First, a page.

By TRAVIS ANDERSEN, Associated Press Writer Travis Andersen, Associated Press Writer – 2 hrs 15 mins ago
CONCORD, N.H. – For small-government die-hards, the $787 billion economic stimulus bill recently passed by Congress isn't a life saver. It's the last straw.
Lawmakers across the country are sponsoring resolutions — most of them only symbolic — asserting state sovereignty, in effect the right to ignore any federal law or policies they deem unconstitutional, including the stimulus bill, the No Child Left Behind Act and any new assault rifle ban.
In New Hampshire, the House is scheduled to vote on Republican state Rep. Daniel Itse's resolution Wednesday. Supporters are planning a rally at the Statehouse before the vote.
"I think that the specter of some assaults on our liberty have become so real and immediate that there is a reaction," Itse said.
Lawmakers in at least 15 states are sponsoring similar resolutions. They say they're fighting back against decades of federal overreach, culminating in the stimulus package.
"This has been a progression from (the New Deal) days to today, with the only break being Ronald Reagan," South Carolina state Rep. Michael Pitts said by e-mail. Pitts, a Republican, has a resolution pending in the South Carolina House. "The stimulus bill is simply propellant for the resistance."
In January, 22 percent of those surveyed by the Pew Research Center disapproved of the stimulus. That number rose to 34 percent in February. The survey — which polled about 1,300 respondents — has a sampling margin of error of plus or minus 3 percentage points.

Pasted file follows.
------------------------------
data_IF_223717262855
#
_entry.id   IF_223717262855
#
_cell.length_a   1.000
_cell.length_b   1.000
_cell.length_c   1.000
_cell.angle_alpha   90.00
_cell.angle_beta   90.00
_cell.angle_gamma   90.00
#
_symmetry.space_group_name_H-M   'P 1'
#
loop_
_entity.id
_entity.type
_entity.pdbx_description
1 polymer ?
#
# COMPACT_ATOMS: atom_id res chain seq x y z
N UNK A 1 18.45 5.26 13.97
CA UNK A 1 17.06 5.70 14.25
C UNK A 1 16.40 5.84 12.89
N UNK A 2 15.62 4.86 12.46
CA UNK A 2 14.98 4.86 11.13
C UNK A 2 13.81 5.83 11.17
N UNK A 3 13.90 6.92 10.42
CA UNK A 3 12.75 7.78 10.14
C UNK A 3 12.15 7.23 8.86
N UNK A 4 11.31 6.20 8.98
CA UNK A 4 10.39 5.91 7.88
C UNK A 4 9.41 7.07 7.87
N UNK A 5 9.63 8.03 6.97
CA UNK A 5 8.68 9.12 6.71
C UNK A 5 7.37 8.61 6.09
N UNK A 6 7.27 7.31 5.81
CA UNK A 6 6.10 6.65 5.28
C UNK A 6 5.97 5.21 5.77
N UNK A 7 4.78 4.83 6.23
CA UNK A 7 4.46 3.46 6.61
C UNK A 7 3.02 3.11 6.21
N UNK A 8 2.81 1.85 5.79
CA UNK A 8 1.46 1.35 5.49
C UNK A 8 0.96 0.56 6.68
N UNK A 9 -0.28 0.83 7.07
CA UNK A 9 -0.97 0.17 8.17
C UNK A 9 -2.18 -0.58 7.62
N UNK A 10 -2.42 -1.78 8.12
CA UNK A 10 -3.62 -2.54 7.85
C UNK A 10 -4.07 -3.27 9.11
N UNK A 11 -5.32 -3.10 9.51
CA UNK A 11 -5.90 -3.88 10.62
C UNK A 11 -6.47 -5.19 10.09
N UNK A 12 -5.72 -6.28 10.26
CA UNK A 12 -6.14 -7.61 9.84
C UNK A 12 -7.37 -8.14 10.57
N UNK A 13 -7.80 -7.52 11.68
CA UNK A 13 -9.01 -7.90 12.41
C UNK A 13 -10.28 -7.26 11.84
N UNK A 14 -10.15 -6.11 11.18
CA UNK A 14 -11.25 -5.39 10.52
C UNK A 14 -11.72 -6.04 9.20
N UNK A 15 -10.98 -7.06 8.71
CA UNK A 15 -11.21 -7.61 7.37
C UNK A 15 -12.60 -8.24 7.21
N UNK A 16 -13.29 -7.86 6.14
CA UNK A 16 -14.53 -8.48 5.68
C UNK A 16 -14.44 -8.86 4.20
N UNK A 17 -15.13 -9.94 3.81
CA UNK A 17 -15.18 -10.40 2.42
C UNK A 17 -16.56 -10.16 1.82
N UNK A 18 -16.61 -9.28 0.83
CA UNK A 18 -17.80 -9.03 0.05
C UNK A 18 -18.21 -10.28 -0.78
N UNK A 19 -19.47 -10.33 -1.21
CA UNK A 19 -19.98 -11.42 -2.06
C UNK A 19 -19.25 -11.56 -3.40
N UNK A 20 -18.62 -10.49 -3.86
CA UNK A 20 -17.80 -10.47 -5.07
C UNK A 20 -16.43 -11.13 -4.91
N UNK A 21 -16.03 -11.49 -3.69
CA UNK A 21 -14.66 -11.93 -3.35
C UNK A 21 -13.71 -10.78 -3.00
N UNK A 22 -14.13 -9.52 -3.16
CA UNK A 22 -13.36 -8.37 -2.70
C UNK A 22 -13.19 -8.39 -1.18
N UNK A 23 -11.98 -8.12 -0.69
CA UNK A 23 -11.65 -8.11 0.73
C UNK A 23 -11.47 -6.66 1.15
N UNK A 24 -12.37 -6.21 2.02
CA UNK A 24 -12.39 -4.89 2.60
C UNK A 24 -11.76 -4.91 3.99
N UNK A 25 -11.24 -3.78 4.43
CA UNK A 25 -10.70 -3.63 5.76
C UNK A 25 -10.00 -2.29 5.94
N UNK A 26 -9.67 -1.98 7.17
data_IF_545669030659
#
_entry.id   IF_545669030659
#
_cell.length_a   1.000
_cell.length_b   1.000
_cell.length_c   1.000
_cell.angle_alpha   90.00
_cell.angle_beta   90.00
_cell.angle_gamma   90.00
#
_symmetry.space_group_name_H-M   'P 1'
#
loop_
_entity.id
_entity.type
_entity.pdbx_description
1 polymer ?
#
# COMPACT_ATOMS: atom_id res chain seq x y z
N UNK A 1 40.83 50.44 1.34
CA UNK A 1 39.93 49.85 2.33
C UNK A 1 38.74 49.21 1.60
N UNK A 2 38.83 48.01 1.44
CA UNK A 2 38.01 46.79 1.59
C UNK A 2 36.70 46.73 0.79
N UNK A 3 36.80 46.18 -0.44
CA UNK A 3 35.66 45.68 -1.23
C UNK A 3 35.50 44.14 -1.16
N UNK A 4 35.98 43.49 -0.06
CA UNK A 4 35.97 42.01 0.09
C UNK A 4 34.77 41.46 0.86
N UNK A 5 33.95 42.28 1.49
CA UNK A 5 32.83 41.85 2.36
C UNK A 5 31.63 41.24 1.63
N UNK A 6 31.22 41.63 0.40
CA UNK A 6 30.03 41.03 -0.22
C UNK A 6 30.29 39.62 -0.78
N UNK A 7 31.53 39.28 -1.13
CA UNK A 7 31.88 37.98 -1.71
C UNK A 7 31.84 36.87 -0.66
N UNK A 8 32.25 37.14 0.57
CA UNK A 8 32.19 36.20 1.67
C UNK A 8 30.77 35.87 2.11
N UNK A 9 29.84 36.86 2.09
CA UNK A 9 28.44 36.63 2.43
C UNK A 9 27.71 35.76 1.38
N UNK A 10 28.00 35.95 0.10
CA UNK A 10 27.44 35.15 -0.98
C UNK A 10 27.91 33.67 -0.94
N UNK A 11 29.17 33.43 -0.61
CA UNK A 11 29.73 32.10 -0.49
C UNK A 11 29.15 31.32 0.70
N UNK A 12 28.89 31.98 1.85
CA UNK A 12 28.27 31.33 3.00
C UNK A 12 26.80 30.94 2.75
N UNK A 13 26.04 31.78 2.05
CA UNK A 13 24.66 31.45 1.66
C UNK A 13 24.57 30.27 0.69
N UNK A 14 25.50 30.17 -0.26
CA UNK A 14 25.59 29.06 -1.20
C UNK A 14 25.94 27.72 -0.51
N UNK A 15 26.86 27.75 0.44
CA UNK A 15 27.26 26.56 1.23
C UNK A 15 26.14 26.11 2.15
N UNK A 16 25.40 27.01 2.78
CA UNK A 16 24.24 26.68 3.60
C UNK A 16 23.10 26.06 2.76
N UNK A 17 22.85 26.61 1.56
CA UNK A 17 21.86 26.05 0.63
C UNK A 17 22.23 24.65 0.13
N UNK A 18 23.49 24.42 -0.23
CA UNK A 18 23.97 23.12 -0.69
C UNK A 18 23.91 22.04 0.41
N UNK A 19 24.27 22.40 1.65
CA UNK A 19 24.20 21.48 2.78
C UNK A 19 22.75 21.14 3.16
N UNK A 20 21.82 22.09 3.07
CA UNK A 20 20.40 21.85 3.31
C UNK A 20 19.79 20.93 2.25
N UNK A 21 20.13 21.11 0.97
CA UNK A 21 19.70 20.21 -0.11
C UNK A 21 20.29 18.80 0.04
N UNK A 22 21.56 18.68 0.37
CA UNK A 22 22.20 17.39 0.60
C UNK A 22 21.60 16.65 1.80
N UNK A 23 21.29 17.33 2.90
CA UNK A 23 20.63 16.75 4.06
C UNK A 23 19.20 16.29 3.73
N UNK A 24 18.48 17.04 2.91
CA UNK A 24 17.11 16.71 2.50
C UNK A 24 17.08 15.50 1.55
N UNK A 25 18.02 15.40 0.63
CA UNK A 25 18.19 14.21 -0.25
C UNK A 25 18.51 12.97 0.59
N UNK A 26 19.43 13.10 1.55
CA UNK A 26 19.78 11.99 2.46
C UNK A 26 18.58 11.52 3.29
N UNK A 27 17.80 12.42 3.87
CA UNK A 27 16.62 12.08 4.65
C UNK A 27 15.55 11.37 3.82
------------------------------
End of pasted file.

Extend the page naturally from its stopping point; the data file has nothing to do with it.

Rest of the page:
Two lawmakers say they have received hundreds of calls from constituents supporting their resolutions. Michigan state Rep. Paul Opsommer, a Republican, said about 250 people have called or e-mailed to say thank you, whereas most of his bills draw fewer than 10 messages.
Missouri Republican state Rep. Cynthia Davis, whose resolution is pending in the House, said she has received at least 200 supportive messages from constituents and residents in other states.
"I'm getting letters from all over the country," Davis said. "It's really a beautiful thing, watching the spirit of the American Revolution come back."
Resolution sponsors cite the 10th Amendment, which says the federal government has no authority beyond the powers granted to it under the Constitution.
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